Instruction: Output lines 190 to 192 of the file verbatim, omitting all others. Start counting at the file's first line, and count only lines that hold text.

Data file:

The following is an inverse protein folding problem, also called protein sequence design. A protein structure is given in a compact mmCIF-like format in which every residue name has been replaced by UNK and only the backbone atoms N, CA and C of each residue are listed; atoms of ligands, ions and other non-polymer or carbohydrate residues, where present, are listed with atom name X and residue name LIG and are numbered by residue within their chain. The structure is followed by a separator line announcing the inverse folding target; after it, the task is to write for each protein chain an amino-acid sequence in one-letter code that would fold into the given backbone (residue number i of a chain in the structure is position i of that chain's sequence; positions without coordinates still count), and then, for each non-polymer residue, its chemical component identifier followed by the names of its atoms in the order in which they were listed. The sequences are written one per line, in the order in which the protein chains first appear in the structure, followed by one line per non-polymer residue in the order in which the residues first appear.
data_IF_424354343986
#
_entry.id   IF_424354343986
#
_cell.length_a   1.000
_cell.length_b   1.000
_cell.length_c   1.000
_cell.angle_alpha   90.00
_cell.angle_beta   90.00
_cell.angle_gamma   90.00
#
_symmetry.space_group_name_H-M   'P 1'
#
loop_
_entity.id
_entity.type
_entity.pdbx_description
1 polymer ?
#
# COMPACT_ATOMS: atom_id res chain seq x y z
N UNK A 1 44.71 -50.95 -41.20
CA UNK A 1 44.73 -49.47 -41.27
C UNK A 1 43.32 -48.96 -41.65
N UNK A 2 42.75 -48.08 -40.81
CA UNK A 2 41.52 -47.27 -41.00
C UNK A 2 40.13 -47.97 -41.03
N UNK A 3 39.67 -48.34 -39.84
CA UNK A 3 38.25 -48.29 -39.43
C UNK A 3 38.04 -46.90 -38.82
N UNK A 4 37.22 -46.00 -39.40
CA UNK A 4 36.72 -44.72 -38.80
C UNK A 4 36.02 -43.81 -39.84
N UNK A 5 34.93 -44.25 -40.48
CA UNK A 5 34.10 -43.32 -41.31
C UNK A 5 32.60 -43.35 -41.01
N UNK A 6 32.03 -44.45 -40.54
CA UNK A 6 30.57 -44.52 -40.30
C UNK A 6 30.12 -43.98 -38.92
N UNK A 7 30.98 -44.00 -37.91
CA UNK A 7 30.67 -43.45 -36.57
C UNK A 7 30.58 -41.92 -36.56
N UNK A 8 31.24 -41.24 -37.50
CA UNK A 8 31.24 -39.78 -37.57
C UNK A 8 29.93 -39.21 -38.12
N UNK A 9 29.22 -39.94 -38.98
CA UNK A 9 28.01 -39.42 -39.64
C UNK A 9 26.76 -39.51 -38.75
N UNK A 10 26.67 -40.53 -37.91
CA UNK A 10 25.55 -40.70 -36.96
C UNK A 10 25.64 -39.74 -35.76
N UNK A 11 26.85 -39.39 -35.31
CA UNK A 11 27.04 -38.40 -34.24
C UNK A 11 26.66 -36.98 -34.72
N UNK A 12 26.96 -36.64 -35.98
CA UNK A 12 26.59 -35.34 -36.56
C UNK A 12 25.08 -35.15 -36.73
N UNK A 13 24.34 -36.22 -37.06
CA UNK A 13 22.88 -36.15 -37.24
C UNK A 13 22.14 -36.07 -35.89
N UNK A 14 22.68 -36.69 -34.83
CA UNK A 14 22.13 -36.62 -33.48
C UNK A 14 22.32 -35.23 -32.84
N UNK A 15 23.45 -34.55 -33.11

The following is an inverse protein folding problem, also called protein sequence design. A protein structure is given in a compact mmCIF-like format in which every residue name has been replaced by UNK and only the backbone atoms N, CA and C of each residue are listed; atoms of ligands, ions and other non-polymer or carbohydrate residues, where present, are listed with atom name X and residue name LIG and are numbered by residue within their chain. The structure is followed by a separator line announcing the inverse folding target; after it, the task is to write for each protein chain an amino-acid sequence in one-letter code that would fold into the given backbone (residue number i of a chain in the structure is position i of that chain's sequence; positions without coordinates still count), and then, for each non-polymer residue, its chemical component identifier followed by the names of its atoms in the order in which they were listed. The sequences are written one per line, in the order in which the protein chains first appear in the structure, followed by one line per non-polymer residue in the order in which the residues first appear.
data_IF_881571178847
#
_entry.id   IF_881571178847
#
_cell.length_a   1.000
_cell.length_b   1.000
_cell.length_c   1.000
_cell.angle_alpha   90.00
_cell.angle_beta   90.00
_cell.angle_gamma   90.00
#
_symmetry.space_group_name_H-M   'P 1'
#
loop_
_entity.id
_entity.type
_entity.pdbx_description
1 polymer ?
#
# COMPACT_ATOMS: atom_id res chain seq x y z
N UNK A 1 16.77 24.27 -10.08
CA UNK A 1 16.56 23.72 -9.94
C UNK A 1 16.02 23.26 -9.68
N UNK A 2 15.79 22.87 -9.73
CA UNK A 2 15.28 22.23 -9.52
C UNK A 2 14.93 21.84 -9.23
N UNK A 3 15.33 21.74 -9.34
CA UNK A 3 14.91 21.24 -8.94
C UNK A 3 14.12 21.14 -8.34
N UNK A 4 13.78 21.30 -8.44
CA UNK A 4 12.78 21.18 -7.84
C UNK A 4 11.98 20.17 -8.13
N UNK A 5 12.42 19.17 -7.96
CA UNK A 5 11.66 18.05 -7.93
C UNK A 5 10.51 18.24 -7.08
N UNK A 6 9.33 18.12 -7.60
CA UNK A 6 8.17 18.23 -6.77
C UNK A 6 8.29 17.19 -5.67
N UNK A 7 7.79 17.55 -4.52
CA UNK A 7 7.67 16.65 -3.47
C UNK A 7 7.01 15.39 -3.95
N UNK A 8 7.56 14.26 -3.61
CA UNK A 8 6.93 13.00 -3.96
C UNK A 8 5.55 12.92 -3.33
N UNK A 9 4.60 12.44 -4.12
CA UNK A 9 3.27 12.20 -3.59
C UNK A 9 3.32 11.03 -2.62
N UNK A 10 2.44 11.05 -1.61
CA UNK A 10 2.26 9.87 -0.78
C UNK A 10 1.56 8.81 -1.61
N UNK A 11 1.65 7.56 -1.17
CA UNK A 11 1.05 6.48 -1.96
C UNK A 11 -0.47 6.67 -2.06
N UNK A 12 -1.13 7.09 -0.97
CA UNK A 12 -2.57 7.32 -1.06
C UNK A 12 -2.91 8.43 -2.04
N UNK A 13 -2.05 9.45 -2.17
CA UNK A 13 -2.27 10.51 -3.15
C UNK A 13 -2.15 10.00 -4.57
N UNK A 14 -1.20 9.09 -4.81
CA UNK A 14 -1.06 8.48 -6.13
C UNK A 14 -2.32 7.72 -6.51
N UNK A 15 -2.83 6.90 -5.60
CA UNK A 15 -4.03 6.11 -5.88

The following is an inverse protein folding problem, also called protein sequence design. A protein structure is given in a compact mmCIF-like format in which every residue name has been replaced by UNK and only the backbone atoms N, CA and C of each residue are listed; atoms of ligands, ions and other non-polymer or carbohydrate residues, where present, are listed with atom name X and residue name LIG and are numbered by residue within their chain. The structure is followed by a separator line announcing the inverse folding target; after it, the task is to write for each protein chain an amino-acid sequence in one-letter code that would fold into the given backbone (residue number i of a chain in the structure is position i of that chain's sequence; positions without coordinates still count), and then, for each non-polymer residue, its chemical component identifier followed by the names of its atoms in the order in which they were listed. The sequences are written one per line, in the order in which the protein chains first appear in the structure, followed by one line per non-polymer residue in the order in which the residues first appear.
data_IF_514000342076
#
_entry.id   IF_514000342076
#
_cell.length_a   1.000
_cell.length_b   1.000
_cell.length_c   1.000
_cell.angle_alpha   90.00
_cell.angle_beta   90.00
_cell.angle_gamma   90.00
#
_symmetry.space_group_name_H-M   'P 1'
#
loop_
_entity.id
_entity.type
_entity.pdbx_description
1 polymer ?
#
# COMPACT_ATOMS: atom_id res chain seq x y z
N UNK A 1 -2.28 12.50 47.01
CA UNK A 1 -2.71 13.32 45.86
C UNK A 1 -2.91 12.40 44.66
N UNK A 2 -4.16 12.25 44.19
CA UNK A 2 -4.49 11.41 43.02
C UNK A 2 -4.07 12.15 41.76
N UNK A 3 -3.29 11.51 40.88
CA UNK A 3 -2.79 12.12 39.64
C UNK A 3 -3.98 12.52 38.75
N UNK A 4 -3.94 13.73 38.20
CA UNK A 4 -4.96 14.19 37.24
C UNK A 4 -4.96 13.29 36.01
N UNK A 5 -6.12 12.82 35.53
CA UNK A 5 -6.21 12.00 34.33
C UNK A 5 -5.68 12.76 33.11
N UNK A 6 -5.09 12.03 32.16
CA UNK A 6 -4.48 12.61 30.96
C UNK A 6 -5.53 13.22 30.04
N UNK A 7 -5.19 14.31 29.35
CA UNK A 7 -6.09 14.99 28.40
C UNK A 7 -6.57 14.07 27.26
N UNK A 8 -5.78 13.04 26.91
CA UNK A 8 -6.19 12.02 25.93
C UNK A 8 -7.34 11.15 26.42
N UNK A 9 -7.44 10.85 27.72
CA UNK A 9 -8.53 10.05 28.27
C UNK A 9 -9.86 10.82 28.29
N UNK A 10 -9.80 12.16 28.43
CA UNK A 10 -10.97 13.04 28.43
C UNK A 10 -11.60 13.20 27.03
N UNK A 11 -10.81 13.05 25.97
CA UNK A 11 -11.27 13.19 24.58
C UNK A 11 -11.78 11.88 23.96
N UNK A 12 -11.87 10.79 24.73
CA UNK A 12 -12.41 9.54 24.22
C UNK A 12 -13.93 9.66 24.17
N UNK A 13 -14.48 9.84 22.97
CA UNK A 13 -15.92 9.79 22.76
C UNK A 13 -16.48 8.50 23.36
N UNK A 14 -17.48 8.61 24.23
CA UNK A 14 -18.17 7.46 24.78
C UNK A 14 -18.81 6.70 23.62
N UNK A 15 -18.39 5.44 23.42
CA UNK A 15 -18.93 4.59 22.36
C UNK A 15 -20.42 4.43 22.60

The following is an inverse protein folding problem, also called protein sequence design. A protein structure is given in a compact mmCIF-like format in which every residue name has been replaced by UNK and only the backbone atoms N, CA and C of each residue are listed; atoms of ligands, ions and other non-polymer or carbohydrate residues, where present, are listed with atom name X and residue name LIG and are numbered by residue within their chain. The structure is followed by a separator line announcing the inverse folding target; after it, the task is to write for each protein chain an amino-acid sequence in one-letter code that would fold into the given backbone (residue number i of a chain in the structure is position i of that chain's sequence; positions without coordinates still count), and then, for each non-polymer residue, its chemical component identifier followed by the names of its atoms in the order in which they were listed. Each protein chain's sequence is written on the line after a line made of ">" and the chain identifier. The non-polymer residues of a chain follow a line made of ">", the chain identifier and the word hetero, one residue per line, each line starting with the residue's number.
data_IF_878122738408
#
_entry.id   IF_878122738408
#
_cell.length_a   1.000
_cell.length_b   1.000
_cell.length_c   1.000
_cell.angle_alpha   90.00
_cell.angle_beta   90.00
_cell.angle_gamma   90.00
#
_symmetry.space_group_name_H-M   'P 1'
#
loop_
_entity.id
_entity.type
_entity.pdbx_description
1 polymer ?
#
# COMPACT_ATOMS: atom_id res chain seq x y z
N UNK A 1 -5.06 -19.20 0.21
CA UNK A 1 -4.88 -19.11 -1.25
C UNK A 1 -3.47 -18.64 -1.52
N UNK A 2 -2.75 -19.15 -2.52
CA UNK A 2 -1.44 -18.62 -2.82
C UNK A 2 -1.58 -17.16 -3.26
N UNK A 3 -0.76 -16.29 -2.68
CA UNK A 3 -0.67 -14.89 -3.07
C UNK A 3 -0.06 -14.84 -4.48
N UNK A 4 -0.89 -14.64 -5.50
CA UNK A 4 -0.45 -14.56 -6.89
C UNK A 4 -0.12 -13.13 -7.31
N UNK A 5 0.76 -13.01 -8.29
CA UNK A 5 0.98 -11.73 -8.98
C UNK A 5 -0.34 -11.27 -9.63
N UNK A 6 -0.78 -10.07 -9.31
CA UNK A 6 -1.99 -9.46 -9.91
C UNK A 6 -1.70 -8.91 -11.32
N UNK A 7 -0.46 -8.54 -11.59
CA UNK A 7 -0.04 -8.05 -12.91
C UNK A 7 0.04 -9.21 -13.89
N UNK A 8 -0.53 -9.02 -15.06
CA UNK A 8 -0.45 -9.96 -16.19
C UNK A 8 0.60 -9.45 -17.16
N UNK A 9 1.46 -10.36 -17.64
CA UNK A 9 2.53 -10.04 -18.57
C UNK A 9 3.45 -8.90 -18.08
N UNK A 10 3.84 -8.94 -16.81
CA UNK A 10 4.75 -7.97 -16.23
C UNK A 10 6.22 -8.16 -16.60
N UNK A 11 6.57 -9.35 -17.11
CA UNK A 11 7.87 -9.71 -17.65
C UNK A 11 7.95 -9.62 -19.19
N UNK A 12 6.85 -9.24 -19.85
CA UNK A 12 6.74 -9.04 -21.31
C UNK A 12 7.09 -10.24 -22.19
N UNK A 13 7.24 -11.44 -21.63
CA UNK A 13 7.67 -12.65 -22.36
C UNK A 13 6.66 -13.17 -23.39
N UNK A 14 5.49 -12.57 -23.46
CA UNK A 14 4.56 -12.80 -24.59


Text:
N UNK A 14 -17.48 8.61 24.23
CA UNK A 14 -18.17 7.46 24.78
C UNK A 14 -18.81 6.70 23.62